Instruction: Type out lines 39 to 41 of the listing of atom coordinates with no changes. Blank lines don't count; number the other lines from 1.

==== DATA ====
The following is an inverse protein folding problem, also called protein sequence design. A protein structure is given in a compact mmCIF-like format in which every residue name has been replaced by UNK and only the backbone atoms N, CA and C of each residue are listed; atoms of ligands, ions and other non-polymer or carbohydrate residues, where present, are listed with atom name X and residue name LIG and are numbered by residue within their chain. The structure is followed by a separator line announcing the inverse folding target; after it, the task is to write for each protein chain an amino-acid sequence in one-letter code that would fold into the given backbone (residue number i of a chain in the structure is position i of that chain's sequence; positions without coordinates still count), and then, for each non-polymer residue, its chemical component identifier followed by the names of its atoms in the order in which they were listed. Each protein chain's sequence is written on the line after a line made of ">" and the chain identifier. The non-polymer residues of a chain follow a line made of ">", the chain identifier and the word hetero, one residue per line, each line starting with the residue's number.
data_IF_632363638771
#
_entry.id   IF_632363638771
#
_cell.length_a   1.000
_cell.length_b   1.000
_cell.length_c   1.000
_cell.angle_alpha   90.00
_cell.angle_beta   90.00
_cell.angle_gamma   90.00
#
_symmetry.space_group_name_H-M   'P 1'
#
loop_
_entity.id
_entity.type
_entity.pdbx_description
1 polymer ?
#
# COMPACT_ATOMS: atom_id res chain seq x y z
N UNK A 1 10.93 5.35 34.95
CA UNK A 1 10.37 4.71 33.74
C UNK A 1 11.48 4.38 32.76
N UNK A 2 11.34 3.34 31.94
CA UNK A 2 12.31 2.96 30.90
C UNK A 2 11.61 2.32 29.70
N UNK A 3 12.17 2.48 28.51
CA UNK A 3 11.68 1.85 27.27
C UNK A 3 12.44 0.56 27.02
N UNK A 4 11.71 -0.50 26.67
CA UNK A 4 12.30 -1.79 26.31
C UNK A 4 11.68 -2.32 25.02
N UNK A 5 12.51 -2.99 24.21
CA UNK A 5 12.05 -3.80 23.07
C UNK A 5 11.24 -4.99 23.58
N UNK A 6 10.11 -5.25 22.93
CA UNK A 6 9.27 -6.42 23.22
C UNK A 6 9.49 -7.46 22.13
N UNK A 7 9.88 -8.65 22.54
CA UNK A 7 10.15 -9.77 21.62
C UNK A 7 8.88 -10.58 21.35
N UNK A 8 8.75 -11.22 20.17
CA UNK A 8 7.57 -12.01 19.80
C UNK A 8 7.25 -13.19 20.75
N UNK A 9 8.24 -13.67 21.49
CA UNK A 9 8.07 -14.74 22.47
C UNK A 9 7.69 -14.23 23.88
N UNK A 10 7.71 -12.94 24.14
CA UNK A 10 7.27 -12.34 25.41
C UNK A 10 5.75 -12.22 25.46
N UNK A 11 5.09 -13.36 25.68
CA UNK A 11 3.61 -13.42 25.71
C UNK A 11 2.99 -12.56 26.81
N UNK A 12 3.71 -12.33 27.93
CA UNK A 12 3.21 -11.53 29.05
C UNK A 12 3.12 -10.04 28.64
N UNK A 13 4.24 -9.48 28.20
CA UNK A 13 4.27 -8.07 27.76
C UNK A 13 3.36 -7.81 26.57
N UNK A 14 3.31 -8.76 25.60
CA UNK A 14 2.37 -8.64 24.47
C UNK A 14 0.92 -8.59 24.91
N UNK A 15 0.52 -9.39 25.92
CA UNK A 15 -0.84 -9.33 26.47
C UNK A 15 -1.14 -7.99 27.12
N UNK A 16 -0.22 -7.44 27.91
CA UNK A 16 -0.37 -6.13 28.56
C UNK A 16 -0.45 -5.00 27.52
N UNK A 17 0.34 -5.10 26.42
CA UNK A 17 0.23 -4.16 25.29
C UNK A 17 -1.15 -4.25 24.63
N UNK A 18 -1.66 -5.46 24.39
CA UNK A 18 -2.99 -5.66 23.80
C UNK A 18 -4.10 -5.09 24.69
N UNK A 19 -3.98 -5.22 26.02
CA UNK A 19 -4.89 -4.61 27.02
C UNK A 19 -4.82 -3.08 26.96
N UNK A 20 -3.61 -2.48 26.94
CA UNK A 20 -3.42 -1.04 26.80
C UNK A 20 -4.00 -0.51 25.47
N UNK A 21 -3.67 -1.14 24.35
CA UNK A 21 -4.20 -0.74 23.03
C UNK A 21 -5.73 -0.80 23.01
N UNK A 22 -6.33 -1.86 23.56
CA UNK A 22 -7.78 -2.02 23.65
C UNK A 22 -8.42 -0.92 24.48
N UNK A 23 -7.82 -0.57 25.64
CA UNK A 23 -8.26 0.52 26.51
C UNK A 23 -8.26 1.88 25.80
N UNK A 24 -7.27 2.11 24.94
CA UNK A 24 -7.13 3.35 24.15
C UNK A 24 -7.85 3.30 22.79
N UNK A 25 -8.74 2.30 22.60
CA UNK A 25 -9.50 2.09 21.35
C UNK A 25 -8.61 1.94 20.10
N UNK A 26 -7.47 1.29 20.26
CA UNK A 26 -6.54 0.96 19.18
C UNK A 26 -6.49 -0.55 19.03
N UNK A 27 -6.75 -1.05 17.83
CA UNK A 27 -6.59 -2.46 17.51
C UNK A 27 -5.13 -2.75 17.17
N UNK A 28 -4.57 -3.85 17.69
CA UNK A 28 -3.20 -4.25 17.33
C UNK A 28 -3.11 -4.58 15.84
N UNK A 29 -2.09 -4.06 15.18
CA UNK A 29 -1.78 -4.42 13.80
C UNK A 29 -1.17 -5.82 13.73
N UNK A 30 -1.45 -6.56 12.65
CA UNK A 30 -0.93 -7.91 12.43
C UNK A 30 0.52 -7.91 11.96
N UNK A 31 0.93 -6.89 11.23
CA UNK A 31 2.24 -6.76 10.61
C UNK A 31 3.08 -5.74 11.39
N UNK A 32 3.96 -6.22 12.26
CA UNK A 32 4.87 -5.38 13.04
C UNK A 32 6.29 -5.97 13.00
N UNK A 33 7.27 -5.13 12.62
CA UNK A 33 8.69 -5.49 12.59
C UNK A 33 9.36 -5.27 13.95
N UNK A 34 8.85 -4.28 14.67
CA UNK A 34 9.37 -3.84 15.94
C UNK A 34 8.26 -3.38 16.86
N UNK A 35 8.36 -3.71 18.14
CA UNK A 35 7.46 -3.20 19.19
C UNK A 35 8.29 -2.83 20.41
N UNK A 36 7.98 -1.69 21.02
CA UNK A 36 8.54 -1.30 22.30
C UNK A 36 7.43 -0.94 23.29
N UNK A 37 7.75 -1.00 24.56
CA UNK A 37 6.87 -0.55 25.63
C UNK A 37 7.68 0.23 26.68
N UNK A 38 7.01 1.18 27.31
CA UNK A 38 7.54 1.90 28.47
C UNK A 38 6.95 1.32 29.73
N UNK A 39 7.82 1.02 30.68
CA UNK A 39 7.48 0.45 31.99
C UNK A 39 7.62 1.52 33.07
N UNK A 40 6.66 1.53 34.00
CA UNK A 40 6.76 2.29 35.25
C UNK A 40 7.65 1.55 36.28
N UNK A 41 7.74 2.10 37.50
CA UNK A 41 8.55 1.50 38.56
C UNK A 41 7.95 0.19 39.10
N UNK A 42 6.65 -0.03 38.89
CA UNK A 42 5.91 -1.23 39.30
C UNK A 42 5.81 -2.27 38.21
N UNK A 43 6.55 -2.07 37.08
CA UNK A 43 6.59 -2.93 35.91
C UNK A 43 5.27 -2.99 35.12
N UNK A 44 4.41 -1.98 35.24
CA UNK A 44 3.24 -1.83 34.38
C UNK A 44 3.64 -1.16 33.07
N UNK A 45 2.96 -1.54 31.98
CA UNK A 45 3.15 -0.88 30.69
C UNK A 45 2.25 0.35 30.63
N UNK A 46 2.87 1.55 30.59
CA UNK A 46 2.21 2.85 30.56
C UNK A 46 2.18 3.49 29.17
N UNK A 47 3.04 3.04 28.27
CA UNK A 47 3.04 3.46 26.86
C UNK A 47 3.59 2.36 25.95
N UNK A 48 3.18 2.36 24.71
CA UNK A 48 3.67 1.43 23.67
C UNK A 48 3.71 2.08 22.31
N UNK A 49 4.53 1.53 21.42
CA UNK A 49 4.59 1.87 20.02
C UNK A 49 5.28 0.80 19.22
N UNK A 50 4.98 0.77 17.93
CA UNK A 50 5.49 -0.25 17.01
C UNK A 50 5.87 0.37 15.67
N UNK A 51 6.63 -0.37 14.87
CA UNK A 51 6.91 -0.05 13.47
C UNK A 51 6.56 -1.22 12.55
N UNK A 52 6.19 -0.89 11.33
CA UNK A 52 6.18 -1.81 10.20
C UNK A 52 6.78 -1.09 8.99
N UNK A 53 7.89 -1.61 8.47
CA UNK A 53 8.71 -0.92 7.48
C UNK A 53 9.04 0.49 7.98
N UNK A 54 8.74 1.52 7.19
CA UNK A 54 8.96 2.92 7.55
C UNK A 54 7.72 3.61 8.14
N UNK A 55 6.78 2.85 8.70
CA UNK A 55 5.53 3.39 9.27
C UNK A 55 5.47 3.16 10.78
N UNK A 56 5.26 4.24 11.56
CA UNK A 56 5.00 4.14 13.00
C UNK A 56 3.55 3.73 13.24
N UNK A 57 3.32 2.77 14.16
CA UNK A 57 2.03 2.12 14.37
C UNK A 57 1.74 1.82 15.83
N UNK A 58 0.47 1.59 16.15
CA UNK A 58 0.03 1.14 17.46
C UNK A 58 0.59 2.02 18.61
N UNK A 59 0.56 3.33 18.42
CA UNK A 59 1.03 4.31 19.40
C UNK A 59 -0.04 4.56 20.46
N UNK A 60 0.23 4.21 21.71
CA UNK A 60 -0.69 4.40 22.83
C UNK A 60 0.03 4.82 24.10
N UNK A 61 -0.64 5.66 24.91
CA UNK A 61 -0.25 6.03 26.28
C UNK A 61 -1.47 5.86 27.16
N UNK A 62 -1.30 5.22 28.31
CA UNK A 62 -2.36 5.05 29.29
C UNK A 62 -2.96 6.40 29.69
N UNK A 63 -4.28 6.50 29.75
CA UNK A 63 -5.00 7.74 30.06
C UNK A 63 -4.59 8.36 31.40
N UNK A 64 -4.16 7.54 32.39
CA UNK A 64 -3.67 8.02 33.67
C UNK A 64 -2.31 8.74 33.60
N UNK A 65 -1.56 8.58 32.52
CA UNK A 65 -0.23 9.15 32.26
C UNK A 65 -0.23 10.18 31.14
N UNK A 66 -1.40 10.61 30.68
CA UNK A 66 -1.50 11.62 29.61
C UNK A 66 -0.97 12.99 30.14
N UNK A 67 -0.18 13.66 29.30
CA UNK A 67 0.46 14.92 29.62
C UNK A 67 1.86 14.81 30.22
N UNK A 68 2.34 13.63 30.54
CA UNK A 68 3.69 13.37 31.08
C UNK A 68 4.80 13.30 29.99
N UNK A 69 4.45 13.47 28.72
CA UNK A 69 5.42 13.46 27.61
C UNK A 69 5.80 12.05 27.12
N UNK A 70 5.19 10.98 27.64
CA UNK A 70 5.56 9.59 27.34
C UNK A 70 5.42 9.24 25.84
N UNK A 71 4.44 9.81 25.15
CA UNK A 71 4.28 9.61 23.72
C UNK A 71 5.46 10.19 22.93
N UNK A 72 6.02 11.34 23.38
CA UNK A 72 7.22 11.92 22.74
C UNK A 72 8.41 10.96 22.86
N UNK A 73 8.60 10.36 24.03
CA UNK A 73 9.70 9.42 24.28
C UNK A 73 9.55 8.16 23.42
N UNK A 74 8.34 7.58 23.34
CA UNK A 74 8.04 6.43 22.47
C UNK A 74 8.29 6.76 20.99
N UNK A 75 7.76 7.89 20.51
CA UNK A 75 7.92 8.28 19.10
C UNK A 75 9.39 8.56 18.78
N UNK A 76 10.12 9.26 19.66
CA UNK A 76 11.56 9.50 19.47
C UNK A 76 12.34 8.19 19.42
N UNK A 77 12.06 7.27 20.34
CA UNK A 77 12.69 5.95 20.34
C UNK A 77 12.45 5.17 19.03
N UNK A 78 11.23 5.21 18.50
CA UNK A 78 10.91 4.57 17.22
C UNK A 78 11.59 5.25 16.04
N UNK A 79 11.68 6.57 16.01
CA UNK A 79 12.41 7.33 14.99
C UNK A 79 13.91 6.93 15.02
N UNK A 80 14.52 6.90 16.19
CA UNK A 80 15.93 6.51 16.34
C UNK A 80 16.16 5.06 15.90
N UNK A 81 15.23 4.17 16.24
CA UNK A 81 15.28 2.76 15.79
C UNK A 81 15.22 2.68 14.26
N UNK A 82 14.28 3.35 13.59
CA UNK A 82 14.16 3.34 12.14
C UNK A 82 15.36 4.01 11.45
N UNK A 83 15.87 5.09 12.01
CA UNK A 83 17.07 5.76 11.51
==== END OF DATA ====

C UNK A 6 9.49 -7.46 22.13
N UNK A 7 9.88 -8.65 22.54
CA UNK A 7 10.15 -9.77 21.62